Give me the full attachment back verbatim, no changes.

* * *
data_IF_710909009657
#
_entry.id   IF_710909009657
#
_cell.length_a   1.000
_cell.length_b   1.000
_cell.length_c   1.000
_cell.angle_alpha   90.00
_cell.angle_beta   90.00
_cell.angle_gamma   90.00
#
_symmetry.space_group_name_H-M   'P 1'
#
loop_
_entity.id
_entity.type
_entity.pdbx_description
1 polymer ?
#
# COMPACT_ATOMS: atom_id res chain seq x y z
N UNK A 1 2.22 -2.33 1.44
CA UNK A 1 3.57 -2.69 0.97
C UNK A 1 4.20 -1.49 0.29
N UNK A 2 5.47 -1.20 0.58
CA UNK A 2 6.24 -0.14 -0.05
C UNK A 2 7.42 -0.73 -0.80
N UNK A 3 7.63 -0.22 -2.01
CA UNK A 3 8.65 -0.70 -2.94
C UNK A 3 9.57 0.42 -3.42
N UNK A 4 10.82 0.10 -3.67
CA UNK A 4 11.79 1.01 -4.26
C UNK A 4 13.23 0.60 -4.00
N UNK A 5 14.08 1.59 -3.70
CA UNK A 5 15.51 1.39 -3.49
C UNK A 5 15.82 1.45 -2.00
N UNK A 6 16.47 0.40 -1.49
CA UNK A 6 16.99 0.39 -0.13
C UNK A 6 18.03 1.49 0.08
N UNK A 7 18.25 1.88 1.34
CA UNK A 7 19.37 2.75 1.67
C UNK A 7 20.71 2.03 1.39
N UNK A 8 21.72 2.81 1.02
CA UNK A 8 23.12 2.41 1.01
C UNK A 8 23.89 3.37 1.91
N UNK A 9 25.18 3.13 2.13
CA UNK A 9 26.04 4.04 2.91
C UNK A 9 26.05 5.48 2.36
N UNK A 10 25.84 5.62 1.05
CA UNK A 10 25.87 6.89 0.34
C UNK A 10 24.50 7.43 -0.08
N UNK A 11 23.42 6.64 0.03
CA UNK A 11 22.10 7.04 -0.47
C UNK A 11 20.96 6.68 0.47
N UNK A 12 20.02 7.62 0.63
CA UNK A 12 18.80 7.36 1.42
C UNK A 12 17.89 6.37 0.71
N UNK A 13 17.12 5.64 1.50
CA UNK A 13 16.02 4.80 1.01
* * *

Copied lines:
data_IF_710909009657
#
_entry.id   IF_710909009657
#
_cell.length_a   1.000
_cell.length_b   1.000
_cell.length_c   1.000
_cell.angle_alpha   90.00
_cell.angle_beta   90.00
_cell.angle_gamma   90.00
#
_symmetry.space_group_name_H-M   'P 1'
#
loop_
_entity.id
_entity.type
_entity.pdbx_description
1 polymer ?
#
# COMPACT_ATOMS: atom_id res chain seq x y z
N UNK A 1 2.22 -2.33 1.44
CA UNK A 1 3.57 -2.69 0.97
C UNK A 1 4.20 -1.49 0.29
N UNK A 2 5.47 -1.20 0.58
CA UNK A 2 6.24 -0.14 -0.05
C UNK A 2 7.42 -0.73 -0.80
N UNK A 3 7.63 -0.22 -2.01
CA UNK A 3 8.65 -0.70 -2.94
C UNK A 3 9.57 0.42 -3.42
N UNK A 4 10.82 0.10 -3.67
CA UNK A 4 11.79 1.01 -4.26
C UNK A 4 13.23 0.60 -4.00
N UNK A 5 14.08 1.59 -3.70
CA UNK A 5 15.51 1.39 -3.49
C UNK A 5 15.82 1.45 -2.00
N UNK A 6 16.47 0.40 -1.49
CA UNK A 6 16.99 0.39 -0.13
C UNK A 6 18.03 1.49 0.08
N UNK A 7 18.25 1.88 1.34
CA UNK A 7 19.37 2.75 1.67
C UNK A 7 20.71 2.03 1.39
N UNK A 8 21.72 2.81 1.02
CA UNK A 8 23.12 2.41 1.01
C UNK A 8 23.89 3.37 1.91
N UNK A 9 25.18 3.13 2.13
CA UNK A 9 26.04 4.04 2.91
C UNK A 9 26.05 5.48 2.36
N UNK A 10 25.84 5.62 1.05
CA UNK A 10 25.87 6.89 0.34
C UNK A 10 24.50 7.43 -0.08
N UNK A 11 23.42 6.64 0.03
CA UNK A 11 22.10 7.04 -0.47
C UNK A 11 20.96 6.68 0.47
N UNK A 12 20.02 7.62 0.63
CA UNK A 12 18.80 7.36 1.42
C UNK A 12 17.89 6.37 0.71
N UNK A 13 17.12 5.64 1.50
CA UNK A 13 16.02 4.80 1.01